Think about it. Unless you’ve only just started your blogging journey, there’s a good chance you have a sizable library of content covering a wide range of top-level subjects. For instance, here at SMSS, our blog search brings up about 240 results for the term “Facebook.”
That means you’ve got a ton of ammo for creating something fresh to share on social.
Have you created custom images for previous blog posts? Use them as the basis for new image posts. Interviewed a thought leader in your niche last year? Pull out a key quote and share it with your audience again — chances are many of them missed it the first time around. Have you published an evergreen blog that’s still relevant? Feel free to reshare it whenever you’ve got a lull in your social schedule.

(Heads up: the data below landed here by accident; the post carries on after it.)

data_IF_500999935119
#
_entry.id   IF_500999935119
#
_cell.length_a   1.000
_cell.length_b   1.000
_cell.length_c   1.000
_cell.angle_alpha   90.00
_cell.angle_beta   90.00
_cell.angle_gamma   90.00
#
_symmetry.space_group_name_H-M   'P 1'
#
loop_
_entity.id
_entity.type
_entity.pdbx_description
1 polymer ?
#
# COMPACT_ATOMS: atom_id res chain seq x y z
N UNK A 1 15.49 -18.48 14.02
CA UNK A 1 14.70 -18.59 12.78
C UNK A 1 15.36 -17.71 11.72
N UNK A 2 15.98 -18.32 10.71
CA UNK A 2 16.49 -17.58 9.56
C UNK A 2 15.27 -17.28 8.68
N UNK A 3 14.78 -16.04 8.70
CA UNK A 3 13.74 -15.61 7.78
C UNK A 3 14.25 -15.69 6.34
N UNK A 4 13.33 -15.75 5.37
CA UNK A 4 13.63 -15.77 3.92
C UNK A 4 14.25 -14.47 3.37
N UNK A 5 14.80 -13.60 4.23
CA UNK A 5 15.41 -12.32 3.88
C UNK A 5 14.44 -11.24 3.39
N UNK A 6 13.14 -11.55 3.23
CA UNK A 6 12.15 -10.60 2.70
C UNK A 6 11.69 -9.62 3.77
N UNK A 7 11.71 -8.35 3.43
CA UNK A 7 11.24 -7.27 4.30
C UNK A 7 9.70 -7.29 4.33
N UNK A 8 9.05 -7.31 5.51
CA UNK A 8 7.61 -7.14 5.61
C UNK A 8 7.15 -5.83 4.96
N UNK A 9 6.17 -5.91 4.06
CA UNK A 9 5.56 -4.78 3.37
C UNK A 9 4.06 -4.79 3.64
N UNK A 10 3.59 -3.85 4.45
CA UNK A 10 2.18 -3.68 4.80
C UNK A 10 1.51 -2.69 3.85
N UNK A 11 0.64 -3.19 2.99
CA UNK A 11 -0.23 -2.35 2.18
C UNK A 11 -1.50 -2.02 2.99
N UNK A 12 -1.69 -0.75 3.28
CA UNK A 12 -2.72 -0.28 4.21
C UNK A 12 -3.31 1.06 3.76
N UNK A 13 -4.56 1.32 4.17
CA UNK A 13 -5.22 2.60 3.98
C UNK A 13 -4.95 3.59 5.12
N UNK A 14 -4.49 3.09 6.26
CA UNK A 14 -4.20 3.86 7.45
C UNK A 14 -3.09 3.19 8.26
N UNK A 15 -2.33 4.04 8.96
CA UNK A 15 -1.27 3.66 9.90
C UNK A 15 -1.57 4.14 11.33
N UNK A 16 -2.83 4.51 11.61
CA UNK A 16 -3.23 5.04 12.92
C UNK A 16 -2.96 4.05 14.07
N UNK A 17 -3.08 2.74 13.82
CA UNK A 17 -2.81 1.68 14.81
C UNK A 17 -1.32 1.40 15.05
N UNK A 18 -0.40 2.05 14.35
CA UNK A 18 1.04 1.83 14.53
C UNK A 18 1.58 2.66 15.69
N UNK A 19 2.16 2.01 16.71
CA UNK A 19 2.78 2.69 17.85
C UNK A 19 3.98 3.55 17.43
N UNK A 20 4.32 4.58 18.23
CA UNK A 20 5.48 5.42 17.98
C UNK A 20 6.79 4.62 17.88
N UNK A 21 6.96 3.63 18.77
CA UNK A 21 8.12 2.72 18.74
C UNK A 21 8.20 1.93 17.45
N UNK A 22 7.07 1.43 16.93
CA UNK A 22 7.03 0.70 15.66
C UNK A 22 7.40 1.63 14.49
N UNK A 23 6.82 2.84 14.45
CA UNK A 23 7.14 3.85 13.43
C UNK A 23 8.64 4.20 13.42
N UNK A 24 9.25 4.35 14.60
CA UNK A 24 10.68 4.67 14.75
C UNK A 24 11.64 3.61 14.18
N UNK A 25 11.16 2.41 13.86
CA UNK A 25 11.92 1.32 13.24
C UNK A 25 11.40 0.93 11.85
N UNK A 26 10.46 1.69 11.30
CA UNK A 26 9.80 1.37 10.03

18. Leverage Other Companies’ Content
Your industry likely has a handful of big companies that set the agenda.
For instance, in social media, we have the likes of Facebook, TikTok, and Twitter. If those folks were doing something new, we’d want to know about it, and so would our audience. So we might consume one of their latest blog posts (or videos, investor reports, or patent filings) and pick out the key takeaways, so you don’t have to.
That way, we get a fantastic basis for a social post, and you get a bunch of useful, interesting information without having to dig through a 20-page pdf.
SEO expert Bill Slawski has used this tactic with excellent results. He routinely dives into Google’s latest patents to find out what the search engine giant is up to next, unsurprisingly of great interest to his audience.